There are a several main strands to The Vorrh’s plot though, and they do bear strange fruit. There’s a Cyclops named Ishmael, raised by robots underneath a haunted house in the colonial capital of Essenwald. He has sex with a blind woman named Cyrena during Carnival and she becomes sighted, an event that sparks a healing epidemic which in time turns into a plague. There’s Peter Williams, veteran of the Great War, who makes a bow out of his wife’s corpse in the novel’s opening section. (Don’t worry, she was a shaman who wanted him to do that). He treks into the Vorrh.  Tsungali, a warrior of the True People, tracks the trekker. Another warrior tracks him. There’s a shady doctor and a Scottish taskmaster who conspire to keep a hive-mind slave army happy (?) cutting down trees at the periphery of the Vorrh. There’s a knot of historical characters, including the photographer Eadweard Muybridge (the dude who photographed a horse in motion), Queen Victoria’s personal physician Sir William Withey Gull (whom Alan Moore posited as Jack the Ripper in From Hell), and a version of surrealist writer Raymond Roussel. I realize I began this paragraph with the phrase “several main strands” and then listed more than several without even getting to all of the plot points, let alone an articulation of how they come together—or don’t come together.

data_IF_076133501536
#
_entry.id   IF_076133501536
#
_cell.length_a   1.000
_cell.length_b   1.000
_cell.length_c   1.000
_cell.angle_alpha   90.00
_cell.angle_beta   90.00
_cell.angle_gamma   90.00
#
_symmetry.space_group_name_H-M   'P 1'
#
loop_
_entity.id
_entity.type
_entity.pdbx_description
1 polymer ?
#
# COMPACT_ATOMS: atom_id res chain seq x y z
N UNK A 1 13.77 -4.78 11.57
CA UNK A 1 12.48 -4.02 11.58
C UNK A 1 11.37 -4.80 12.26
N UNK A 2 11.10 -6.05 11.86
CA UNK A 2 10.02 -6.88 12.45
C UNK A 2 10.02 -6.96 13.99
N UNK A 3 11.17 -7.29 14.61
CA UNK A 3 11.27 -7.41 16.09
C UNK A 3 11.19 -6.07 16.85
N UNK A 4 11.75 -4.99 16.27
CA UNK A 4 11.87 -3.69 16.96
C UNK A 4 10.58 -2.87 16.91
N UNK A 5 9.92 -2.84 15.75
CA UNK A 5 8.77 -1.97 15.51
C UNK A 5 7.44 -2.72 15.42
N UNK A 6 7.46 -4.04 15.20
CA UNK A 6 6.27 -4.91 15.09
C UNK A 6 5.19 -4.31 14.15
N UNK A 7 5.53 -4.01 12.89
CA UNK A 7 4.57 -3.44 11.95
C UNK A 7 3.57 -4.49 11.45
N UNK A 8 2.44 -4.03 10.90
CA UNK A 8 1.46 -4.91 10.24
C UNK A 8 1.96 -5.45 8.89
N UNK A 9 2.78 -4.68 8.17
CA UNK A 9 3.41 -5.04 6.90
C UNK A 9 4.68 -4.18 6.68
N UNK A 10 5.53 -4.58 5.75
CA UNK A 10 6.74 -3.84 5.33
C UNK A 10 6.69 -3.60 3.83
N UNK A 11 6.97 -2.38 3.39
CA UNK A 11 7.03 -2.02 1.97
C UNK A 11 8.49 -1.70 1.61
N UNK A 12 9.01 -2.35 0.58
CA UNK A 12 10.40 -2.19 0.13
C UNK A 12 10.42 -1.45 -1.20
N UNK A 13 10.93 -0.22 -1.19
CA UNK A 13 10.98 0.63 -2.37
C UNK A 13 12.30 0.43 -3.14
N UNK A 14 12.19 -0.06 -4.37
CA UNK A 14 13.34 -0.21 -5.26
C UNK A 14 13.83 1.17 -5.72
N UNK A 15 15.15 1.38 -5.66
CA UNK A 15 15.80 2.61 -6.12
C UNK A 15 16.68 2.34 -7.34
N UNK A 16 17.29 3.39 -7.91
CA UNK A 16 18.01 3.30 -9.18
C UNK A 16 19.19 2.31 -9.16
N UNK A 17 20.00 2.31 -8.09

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The Vorrh has the feel and texture of grand great shaggy comic book, one rendered in my mind’s eye in the fabulous, expansive style of Moebius. Characters—so many characters!—come and go, and if someone dies, don’t worry—there’s every possibility of resurrection in The Vorrh. Catling delights in giving us the backstory on a pair of twin assassins even after he’s killed them off; he allows his free indirect style to enter the consciousness of a sleeping dog’s sex dream; he spends a few sentences on a charming cannibal’s dinner plans. The Vorrh’s in the details.

In its loose erudition and striking visuals, The Vorrh reminded me of the fiction of China Mieville or Neal Stephenson. In its shaggy weirdness it also reminded me of Chris Claremont’s run on The Uncanny X-Men. Its Victorian Gothicism and syntheses of adventure, horror, and Western tropes also recalls the late Showtime television series, Penny Dreadful. And The Vorrh’s prose style often harnesses some of the bombast we find in classic Weird Fiction of Lovecraft or Lord Dunsany.